This isn't the first time coral shipments have come under investigation. U.S. courts handed down their first felony conviction for illegal coral trafficking in 1999, to Petros Leventis, a Florida man who got 18 months in jail and two years' probation for importing coral from the Philippines, which had banned the sale of its coral decades ago. A U.S. law called the Lacey Act makes it illegal to handle wildlife collected in violation of other countries' laws.

In 2009, the U.S. Department of Justice prosecuted a German national for shipping 40 tons of coral from the Philippines to Portland, Oregon. In 2011, officials in Cebu, Philippines, confiscated 1.4 tons of poached coral bound for export. Weeks later, an additional 440 skeletons were seized in the same city.

One of the largest coral-smuggling cases is working its way through U.S. courts. In October 2011, a Virgin Islands-based company called GEM Manufacturing pleaded guilty to seven counts of smuggling black coral. GEM is the parent company of Bernard K. Passman, the world's premier supplier of black coral jewelry. Presidents and royal families have commissioned work from his company. He died several years ago, but his namesake company is still operating under GEM's umbrella, with boutiques in Las Vegas, Maui, and St. Thomas.

Investigators found that GEM ordered the slow-growing black coral from a Taiwanese couple. The orders were then forwarded to mainland China, where containers were packed, labeled as plasticware, and sent to St. Thomas, a U.S. territory. After being busted, GEM was ordered to hand over nearly 14,000 pounds of raw black coral — representing presumably millions of years of collective growth — and pay $4.5 million in fines.

Scientists like Lunz are worried that the global demand for coral — legal and illegal — is hastening the death of reefs around the world. "There are so many forces acting against coral reefs right now," she says. "For us to still be harvesting coral for the sake of having it on a bookshelf is outrageous at this point. It's just sad."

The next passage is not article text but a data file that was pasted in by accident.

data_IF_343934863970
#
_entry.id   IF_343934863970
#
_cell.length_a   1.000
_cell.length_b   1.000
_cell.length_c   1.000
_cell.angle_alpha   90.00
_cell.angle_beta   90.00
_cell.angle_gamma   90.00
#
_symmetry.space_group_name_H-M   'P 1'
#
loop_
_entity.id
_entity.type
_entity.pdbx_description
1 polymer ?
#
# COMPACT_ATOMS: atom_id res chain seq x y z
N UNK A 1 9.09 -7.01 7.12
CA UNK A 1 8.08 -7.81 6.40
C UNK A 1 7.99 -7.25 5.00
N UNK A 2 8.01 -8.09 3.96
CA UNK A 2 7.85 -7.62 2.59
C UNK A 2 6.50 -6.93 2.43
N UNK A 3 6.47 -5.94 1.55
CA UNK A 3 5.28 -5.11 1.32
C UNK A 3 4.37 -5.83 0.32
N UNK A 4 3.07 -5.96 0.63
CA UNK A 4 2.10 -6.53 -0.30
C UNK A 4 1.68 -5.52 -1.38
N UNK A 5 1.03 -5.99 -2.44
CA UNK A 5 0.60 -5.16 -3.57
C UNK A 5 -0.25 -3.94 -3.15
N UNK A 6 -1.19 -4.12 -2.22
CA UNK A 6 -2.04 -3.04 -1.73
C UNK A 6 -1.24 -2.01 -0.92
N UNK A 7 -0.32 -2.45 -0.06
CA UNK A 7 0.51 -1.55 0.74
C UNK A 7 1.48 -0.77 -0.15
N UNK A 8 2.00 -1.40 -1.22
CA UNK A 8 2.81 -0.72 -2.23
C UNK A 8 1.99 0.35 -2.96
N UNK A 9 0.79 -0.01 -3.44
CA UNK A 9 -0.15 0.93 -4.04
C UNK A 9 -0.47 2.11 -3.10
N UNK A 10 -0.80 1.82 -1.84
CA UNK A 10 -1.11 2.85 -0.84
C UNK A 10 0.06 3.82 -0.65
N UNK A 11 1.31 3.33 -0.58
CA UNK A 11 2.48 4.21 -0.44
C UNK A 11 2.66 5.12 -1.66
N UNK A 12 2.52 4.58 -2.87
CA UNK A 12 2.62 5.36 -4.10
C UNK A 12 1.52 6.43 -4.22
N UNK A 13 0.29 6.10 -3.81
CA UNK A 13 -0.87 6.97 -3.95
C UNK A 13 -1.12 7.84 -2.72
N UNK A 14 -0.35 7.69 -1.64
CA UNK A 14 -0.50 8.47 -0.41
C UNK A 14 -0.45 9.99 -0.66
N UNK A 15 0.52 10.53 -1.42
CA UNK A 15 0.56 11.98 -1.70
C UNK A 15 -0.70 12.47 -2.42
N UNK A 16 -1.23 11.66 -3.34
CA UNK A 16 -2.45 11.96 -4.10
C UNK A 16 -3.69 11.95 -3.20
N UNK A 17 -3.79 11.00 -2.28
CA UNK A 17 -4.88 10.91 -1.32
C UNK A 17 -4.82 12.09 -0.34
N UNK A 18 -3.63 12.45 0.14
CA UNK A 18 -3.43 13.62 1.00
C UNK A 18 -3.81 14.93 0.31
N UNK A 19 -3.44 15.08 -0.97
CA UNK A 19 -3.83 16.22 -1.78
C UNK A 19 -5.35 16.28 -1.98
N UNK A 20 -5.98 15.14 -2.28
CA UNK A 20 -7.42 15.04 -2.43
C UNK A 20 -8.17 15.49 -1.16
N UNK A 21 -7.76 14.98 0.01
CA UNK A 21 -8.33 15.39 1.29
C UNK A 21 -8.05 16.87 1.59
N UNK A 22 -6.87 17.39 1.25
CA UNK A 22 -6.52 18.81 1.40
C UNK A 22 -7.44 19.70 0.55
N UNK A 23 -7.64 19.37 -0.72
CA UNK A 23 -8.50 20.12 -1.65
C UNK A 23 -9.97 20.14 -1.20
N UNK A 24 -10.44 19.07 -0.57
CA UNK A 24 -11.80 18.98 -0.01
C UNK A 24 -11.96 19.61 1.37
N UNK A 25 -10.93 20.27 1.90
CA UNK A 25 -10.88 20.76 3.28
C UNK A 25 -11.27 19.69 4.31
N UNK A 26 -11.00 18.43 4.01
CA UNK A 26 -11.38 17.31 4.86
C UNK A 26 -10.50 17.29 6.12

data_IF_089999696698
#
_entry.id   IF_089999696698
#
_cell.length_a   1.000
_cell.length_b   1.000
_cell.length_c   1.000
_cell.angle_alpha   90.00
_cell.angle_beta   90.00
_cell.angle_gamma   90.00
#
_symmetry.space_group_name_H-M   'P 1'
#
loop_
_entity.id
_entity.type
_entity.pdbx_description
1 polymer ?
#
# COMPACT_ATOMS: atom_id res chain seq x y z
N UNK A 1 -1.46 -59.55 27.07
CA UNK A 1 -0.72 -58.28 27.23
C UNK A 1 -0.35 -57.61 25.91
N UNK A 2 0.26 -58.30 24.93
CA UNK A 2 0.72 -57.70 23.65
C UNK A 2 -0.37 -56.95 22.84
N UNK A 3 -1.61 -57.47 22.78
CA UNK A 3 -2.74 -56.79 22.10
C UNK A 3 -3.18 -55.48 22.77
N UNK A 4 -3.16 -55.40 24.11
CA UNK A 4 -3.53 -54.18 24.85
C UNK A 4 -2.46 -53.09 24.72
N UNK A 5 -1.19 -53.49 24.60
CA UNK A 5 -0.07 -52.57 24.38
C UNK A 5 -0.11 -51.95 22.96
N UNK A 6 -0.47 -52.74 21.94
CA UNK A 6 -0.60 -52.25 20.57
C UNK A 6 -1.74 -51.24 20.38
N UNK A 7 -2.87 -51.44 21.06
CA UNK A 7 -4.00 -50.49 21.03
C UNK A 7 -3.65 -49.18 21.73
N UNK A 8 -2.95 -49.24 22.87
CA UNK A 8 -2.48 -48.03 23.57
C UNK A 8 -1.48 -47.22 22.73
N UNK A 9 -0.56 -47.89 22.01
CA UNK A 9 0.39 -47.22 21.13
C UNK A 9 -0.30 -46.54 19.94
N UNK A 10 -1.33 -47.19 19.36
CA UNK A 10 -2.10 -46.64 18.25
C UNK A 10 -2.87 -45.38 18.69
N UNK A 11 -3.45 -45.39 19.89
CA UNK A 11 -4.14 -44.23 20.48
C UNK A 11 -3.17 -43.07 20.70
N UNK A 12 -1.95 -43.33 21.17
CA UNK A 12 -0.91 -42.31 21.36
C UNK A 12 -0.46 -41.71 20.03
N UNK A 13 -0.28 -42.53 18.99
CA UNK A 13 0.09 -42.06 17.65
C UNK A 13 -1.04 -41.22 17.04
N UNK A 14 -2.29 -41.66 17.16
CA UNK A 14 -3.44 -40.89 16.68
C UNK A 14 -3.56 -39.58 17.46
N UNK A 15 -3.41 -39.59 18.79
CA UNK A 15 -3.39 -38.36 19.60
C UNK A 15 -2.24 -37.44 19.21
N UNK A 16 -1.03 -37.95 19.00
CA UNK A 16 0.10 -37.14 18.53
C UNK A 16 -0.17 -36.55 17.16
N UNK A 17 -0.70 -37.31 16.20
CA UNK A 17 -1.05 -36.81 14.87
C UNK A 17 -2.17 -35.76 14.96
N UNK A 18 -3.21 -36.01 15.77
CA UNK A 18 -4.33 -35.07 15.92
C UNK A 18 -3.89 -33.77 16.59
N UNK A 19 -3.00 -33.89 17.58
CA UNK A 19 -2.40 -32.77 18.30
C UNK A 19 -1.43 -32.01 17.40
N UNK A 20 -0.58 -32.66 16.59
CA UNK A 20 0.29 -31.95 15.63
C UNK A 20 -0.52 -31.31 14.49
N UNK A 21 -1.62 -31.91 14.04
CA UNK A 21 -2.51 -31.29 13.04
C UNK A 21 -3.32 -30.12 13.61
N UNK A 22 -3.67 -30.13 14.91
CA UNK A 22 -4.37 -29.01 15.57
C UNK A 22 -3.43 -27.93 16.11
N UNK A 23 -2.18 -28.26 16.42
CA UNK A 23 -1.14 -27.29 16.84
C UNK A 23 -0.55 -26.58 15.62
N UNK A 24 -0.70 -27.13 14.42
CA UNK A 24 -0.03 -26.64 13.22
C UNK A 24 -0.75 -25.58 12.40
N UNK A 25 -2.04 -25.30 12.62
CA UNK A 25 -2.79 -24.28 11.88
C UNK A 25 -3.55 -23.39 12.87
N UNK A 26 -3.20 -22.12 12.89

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10 comments
James Marshall
James Marshall

If you read the article the coral which is so plentiful in Solomans is not even a question that it hurts the enviroment there because it does not,they are cutting a channell thru an area and letting local island natives collect and sell what they would have thrown away anyway.The Fish and Wildlife exaggerate the cost of the coral seized and lied about the value,they seized commonly mismarked coral but not coral that was illegal to import, so they can look good to there boss's so they can still keep a job.No coral is right to collect unless it is dying or being removed for a positive reason and re seeding is done to fill in the same amount taken in Solomans.Why do Tree Huggers always cry when no damage is done and no one smuggled any coral on purpose.Why not re seed Strombus Gigas -Queen Conchs back into Key West -WHY? Because the U.S. Government has Red Tape worst than any country.Why do we not have Queen Conch shells re seeded into the Keys area???Why do you hamper the people growing coral in the keys????Stop the crying eco nuts,they do nothing but collect money to yell and say false statements.When George SOROS dies then you will need to find another person to send you money to complain.Remember when the eco ship tore thru the reef in Keywest and no one ever paid a dime for fines or re seeding the huge long reef they tore out?????The eco ship destroyed more fragile coral in Florida that any imported coral from coral Islands in the south Pacific which is packed full of coral as far as the eye can see and beyond.Stop the lying you liberal fools,corals reefs are three times larger than the USA. and doing better than the horror stories you write,get out there and see for yourself.